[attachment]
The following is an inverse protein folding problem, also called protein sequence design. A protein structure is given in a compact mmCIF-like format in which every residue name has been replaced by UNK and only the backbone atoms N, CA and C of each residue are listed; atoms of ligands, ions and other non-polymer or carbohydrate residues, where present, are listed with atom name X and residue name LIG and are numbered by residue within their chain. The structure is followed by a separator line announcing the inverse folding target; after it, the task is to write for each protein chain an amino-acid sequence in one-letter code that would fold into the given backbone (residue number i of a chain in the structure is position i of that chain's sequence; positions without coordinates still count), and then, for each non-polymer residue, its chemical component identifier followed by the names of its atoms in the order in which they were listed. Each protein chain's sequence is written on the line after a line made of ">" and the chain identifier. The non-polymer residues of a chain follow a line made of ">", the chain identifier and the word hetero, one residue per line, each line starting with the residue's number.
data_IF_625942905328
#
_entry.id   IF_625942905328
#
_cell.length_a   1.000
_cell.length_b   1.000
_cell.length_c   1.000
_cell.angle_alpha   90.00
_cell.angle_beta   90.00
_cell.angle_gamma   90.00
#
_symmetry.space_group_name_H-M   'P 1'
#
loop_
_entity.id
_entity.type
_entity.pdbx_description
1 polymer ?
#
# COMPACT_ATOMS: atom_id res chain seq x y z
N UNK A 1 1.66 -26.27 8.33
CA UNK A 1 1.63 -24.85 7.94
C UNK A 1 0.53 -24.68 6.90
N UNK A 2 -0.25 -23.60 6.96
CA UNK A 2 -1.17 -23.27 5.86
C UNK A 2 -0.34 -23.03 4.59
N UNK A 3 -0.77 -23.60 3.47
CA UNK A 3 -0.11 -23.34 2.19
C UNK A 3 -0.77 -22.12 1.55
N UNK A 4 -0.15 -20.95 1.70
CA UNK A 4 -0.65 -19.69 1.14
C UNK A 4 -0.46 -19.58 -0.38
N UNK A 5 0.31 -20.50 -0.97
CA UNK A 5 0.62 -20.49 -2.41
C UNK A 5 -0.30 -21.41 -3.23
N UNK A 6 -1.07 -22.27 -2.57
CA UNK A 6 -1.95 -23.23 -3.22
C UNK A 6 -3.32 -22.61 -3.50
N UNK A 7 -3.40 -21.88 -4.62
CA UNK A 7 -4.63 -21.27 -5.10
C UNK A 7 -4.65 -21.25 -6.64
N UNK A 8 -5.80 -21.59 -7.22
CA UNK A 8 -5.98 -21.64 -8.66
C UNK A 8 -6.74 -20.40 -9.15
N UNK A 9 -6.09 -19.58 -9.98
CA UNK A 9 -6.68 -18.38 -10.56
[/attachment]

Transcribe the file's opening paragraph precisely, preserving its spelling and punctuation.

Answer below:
The following is an inverse protein folding problem, also called protein sequence design. A protein structure is given in a compact mmCIF-like format in which every residue name has been replaced by UNK and only the backbone atoms N, CA and C of each residue are listed; atoms of ligands, ions and other non-polymer or carbohydrate residues, where present, are listed with atom name X and residue name LIG and are numbered by residue within their chain. The structure is followed by a separator line announcing the inverse folding target; after it, the task is to write for each protein chain an amino-acid sequence in one-letter code that would fold into the given backbone (residue number i of a chain in the structure is position i of that chain's sequence; positions without coordinates still count), and then, for each non-polymer residue, its chemical component identifier followed by the names of its atoms in the order in which they were listed. Each protein chain's sequence is written on the line after a line made of ">" and the chain identifier. The non-polymer residues of a chain follow a line made of ">", the chain identifier and the word hetero, one residue per line, each line starting with the residue's number.